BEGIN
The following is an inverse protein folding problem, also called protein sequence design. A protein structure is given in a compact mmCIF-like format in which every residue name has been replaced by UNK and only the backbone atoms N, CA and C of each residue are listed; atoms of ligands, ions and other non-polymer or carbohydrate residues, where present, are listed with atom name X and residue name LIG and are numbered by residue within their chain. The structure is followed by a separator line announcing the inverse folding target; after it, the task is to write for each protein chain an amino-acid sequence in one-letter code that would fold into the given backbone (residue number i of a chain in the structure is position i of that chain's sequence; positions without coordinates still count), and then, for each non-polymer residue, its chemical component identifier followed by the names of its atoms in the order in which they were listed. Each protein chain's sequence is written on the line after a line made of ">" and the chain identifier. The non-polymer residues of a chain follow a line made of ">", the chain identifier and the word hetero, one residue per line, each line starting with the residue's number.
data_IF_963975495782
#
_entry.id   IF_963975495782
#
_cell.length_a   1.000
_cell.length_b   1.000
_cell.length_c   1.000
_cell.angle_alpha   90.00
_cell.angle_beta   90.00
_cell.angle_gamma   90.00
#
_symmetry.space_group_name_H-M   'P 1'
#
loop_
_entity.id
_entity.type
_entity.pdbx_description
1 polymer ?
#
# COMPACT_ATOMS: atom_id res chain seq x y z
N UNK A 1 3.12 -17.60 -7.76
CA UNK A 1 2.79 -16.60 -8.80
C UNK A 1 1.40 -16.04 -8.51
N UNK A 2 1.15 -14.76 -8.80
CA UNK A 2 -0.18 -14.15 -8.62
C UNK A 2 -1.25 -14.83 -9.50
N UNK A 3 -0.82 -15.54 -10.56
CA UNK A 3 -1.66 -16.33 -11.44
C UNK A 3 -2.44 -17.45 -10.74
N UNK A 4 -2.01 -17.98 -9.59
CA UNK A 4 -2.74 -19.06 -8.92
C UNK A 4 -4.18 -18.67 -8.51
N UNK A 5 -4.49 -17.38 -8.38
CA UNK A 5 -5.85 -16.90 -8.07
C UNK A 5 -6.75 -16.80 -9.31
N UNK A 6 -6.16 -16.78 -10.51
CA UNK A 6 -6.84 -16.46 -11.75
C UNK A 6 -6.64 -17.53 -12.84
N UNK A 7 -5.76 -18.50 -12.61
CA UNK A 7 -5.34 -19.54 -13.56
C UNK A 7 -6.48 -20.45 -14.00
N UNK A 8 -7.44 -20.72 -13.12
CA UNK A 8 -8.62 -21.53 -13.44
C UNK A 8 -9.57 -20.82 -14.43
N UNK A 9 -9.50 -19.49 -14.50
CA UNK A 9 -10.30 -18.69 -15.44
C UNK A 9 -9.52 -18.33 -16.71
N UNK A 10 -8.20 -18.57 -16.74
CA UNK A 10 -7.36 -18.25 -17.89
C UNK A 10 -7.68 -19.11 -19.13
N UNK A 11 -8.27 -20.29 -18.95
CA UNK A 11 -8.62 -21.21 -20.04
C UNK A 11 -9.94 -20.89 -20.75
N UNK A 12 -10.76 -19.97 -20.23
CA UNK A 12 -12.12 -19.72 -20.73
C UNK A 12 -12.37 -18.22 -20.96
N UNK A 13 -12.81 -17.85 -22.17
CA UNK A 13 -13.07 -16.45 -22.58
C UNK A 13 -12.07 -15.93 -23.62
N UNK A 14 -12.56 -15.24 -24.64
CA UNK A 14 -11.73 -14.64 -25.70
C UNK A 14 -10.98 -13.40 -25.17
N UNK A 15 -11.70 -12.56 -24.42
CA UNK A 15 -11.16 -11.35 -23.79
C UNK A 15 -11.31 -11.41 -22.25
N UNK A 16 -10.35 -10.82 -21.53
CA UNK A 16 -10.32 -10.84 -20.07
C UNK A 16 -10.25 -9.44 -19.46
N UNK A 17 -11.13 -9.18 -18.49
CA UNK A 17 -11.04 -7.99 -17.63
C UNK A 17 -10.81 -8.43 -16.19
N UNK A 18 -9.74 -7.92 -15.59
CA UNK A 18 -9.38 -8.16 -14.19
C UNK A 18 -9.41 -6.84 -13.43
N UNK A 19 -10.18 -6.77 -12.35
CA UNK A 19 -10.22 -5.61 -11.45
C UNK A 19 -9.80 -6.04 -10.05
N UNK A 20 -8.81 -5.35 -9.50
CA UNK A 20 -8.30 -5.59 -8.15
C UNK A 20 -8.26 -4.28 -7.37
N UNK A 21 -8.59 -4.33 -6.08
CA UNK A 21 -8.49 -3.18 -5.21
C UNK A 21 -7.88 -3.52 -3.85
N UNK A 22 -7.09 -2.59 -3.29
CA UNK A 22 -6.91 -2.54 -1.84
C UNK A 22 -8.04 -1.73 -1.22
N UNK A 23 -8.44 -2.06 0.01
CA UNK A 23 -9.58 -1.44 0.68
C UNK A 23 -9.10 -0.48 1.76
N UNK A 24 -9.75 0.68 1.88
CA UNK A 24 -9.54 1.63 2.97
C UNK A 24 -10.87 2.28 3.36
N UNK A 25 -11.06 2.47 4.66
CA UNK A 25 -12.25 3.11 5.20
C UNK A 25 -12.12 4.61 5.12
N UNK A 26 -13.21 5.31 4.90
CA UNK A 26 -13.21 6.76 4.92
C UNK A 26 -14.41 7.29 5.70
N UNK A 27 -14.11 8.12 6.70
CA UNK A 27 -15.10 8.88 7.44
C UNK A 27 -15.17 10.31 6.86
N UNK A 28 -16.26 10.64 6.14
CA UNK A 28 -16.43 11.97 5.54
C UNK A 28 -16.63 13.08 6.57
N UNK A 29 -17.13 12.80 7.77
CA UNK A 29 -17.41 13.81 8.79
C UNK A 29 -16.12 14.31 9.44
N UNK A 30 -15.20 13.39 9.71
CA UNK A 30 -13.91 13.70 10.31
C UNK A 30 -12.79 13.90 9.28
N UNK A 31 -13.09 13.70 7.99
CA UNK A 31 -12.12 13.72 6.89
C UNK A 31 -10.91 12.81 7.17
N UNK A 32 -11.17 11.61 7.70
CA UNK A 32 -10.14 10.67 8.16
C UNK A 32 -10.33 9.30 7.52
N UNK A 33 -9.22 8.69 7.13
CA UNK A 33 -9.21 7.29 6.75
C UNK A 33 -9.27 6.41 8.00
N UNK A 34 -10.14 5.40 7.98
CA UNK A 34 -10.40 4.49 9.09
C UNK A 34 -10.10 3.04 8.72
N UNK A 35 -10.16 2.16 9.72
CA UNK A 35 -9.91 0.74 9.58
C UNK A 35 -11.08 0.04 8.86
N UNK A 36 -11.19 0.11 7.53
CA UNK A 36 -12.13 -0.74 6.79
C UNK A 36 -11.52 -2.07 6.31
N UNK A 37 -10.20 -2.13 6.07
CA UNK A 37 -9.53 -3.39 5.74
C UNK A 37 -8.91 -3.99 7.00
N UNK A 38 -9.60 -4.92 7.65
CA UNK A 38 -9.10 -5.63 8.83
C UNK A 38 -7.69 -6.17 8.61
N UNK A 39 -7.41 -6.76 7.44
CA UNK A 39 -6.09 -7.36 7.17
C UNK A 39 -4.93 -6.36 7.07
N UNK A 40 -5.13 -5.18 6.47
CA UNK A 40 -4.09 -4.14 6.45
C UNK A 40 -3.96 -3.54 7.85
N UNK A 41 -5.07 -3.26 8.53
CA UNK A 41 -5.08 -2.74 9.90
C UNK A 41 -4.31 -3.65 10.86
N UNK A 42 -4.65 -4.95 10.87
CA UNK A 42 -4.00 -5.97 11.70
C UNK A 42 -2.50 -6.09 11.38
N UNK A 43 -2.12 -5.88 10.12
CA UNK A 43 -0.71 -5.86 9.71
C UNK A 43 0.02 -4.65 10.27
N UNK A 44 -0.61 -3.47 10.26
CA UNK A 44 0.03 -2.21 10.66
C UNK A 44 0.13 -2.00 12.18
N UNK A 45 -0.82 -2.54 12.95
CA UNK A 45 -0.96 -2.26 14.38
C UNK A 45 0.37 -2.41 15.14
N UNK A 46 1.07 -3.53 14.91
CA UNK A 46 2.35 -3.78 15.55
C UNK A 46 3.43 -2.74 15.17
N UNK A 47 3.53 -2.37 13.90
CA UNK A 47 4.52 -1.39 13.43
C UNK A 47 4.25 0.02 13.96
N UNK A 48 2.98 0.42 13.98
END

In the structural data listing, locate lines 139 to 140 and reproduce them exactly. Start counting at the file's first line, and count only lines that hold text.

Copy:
N UNK A 40 -5.13 -5.18 6.47
CA UNK A 40 -4.09 -4.14 6.45